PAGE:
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How long do clinical trials take?

If you or someone you care for is considering participating in a clinical trial, typical questions you may have include:

  • How long do clinical trials take, in general?
  • How long does a phase 3 clinical trial take?
  • Do all trials take the same amount of time?

The length of a clinical trial varies, depending on what is being studied. Clinical trial length is described in the protocol. Read more about What is a clinical trial protocol?

As part of the process of informed consent, participants are told how long the study will last before they enroll.

How Fast Do Clinical Trials Work?

Clinical trials are not a guaranteed solution to disease. The length of a clinical trial generally increases with each clinical trial phase; phase 3 clinical trials are typically longer than phase 2 clinical trials.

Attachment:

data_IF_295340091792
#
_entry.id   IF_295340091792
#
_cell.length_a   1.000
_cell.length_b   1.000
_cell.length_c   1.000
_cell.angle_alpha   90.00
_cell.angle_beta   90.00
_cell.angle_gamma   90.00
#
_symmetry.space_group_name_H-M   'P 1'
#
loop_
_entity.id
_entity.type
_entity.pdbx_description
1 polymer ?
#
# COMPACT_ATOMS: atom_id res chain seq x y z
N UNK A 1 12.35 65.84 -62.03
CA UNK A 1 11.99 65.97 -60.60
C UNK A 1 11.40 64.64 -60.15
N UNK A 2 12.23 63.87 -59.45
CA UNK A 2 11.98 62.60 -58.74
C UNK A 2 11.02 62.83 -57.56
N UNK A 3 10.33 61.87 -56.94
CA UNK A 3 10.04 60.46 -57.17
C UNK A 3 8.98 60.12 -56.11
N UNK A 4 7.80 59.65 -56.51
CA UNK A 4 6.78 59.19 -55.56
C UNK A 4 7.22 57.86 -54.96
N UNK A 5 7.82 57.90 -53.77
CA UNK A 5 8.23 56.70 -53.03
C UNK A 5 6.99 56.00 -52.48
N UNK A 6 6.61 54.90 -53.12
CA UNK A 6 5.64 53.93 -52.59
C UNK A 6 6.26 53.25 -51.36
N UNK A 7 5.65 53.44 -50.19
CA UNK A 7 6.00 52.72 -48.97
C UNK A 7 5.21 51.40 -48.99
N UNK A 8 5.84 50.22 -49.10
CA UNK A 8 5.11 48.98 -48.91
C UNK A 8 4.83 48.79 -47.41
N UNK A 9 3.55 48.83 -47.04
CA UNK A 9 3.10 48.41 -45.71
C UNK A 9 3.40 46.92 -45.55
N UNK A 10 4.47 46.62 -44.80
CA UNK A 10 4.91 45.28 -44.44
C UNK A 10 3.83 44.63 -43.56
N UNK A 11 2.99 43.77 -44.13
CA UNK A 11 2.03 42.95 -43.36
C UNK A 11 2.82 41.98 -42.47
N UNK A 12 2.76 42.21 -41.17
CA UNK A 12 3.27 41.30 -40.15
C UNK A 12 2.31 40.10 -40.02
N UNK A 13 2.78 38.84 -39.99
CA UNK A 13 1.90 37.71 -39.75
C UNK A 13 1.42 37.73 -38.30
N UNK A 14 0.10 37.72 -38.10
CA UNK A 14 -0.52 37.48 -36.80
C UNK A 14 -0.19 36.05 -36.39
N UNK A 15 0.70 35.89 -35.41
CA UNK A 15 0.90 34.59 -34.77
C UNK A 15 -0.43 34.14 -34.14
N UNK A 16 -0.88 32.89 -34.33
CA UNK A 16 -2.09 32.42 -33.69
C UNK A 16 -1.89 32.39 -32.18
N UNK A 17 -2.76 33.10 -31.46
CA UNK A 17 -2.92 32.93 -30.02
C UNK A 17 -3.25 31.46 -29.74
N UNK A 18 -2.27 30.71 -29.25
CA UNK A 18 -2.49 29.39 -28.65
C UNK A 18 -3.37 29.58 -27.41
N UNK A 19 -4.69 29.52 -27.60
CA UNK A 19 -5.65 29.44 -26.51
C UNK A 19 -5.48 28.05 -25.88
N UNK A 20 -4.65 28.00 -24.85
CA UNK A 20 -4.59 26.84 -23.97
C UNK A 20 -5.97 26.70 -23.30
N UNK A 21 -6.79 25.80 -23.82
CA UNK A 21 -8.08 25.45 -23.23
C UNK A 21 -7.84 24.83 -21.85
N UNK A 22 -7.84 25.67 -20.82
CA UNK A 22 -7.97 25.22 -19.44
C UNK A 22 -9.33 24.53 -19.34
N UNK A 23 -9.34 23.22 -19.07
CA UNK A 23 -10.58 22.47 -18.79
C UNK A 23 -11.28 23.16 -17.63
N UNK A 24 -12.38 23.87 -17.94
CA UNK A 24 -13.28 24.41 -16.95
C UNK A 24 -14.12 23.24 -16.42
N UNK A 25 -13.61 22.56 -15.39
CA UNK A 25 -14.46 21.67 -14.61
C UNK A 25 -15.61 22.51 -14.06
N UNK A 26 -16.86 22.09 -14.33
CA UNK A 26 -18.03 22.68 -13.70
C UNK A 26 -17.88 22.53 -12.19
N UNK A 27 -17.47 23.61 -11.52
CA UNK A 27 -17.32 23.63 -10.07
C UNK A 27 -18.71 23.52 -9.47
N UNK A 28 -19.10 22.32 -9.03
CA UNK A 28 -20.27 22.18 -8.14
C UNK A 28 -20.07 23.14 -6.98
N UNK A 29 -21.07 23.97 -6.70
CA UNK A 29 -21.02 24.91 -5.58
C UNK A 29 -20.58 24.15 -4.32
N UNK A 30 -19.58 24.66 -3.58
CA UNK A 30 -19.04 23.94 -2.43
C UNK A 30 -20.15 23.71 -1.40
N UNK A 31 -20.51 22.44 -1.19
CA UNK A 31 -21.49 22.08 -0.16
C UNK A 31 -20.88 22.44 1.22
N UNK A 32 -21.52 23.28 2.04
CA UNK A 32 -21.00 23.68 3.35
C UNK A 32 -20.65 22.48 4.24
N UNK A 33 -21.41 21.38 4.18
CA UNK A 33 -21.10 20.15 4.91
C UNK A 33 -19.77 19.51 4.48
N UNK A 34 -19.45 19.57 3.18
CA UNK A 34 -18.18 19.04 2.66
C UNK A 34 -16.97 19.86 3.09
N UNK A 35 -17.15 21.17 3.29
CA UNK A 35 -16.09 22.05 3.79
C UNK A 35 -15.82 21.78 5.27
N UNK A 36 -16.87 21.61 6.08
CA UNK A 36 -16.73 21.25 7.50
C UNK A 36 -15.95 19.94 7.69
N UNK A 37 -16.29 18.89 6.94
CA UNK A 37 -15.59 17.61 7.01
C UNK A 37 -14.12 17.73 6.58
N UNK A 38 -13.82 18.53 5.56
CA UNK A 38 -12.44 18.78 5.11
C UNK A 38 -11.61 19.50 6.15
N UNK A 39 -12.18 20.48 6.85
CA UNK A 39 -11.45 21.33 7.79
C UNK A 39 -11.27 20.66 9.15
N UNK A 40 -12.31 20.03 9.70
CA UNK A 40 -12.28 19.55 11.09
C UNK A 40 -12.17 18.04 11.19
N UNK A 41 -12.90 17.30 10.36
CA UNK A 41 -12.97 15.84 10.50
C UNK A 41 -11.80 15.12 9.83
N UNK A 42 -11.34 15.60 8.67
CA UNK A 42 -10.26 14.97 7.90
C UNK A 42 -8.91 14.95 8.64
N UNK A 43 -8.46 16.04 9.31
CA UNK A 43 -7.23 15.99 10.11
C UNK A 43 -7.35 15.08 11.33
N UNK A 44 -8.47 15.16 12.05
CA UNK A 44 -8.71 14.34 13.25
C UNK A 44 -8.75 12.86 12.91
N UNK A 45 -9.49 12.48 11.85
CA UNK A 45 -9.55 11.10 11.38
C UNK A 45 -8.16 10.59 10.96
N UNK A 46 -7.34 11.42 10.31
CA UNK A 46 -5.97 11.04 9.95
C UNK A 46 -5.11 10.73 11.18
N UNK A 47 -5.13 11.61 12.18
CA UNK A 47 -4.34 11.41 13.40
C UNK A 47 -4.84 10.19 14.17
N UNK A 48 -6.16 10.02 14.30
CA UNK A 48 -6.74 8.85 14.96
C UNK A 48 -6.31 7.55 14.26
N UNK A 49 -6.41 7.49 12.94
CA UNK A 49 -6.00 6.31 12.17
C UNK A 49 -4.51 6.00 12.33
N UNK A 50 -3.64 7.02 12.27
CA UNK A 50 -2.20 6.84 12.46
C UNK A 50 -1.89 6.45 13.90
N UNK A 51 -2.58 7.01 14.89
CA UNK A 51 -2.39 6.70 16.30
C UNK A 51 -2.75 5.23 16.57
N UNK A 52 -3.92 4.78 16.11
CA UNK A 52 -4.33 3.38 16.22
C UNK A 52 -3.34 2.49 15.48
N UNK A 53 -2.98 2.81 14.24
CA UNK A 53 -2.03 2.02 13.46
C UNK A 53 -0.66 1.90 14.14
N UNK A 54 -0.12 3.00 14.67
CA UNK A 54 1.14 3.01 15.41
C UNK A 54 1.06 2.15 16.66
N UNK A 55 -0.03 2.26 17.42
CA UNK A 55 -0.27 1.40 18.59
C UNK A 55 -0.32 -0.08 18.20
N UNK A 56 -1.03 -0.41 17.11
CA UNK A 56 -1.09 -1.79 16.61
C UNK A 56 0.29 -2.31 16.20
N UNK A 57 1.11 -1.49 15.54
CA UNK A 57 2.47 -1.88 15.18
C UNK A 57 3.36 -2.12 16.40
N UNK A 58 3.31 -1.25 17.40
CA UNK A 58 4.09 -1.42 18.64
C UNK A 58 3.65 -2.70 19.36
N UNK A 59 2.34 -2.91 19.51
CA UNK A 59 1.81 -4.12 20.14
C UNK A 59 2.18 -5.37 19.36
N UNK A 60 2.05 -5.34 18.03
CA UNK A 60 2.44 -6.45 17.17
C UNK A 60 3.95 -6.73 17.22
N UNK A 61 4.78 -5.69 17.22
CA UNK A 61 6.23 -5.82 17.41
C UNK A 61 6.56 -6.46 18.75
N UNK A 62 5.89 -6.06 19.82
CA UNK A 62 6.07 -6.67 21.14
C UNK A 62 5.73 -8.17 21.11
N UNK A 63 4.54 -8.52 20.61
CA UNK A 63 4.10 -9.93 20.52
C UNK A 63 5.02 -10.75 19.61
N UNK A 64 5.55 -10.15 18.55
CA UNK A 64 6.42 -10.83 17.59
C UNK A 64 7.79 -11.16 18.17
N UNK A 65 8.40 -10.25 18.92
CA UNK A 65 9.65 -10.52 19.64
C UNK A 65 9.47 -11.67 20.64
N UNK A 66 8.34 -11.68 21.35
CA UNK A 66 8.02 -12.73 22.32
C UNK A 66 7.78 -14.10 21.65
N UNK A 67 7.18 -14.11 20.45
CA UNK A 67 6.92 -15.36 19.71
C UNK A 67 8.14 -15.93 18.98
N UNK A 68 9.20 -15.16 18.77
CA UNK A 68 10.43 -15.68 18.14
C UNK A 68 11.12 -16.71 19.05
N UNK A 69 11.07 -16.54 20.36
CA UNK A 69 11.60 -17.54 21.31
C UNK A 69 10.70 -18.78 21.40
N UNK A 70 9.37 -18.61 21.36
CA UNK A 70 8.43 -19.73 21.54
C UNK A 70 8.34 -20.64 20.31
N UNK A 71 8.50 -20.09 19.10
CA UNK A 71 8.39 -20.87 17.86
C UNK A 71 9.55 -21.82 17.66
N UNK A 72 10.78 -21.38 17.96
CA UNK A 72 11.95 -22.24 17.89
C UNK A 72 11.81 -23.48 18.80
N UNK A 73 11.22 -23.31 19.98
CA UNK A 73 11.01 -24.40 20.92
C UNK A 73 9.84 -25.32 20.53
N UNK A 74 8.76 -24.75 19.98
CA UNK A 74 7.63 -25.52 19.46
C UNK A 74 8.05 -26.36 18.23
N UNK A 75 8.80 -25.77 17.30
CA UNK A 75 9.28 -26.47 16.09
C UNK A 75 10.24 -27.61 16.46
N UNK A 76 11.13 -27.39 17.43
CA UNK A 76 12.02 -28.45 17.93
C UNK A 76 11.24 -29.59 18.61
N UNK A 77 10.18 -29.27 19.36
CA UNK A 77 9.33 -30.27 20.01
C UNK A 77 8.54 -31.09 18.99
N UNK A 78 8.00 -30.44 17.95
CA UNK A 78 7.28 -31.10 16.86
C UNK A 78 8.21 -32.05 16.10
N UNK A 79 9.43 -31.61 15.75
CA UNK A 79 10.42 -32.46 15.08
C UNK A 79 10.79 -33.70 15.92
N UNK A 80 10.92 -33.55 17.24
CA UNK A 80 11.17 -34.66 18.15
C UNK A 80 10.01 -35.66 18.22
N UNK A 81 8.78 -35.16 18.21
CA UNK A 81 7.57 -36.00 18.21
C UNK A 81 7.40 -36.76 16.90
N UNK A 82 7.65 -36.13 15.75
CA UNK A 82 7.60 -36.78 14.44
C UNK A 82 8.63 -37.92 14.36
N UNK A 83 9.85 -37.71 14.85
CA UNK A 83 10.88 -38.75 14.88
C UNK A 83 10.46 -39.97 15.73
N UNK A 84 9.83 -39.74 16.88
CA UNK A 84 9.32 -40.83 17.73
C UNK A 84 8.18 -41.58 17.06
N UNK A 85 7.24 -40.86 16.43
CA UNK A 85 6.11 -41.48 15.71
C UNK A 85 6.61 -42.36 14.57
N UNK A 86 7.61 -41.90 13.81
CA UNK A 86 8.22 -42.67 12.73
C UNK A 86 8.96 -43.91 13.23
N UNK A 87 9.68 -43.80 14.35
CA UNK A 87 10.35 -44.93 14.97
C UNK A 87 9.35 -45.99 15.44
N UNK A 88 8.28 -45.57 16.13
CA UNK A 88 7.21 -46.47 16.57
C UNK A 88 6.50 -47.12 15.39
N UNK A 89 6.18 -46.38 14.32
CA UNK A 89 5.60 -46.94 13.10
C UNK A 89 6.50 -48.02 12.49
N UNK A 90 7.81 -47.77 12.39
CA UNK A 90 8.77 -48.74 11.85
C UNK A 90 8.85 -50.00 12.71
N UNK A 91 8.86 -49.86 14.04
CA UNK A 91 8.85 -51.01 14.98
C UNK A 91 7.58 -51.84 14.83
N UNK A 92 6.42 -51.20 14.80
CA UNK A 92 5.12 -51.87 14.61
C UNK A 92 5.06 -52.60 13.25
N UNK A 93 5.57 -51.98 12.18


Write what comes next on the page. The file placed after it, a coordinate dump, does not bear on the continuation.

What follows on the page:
How Long Does a Phase 1 Clinical Trial Take?

The length of a phase 1 study is typically several months.

How Long Does a Phase 2 Clinical Trial Take?

The length of a phase 2 study can span several months to 2 years. This phase involves up to several hundred people, with researchers looking for the effectiveness and safety of the drug over a relatively short period of time.

How Long Does a Phase 3 Clinical Trial Take?

The length of study for phase 3 clinical trials is usually 1 to 4 years. This phase involves 300 to 3,000 patients, with tests designed to determine the drug's longer-term effects.

How Long Does a Phase 4 Clinical Trial Take?

The length of study for phase 4 clinical trials can be the same as that for a phase 3 clinical trial or even longer.

Read more about the phases of clinical trials.

The Right to Withdraw at Any Time

Participation in a clinical trial is completely voluntary, so you have the right to withdraw from the clinical trial at any time, for any reason.

If you do stop your participation for any reason, you will continue to receive care and advice on your treatment options. You will be asked to return for a final evaluation by the trial doctor, which may include a physical examination and/or laboratory tests.

 

References:

  1. Step 3: Clinical Research. U.S. Food & Drug Administration website: https://www.fda.gov/ForPatients/Approvals/Drugs/ucm405622.htm#phases. Accessed April 3, 2018.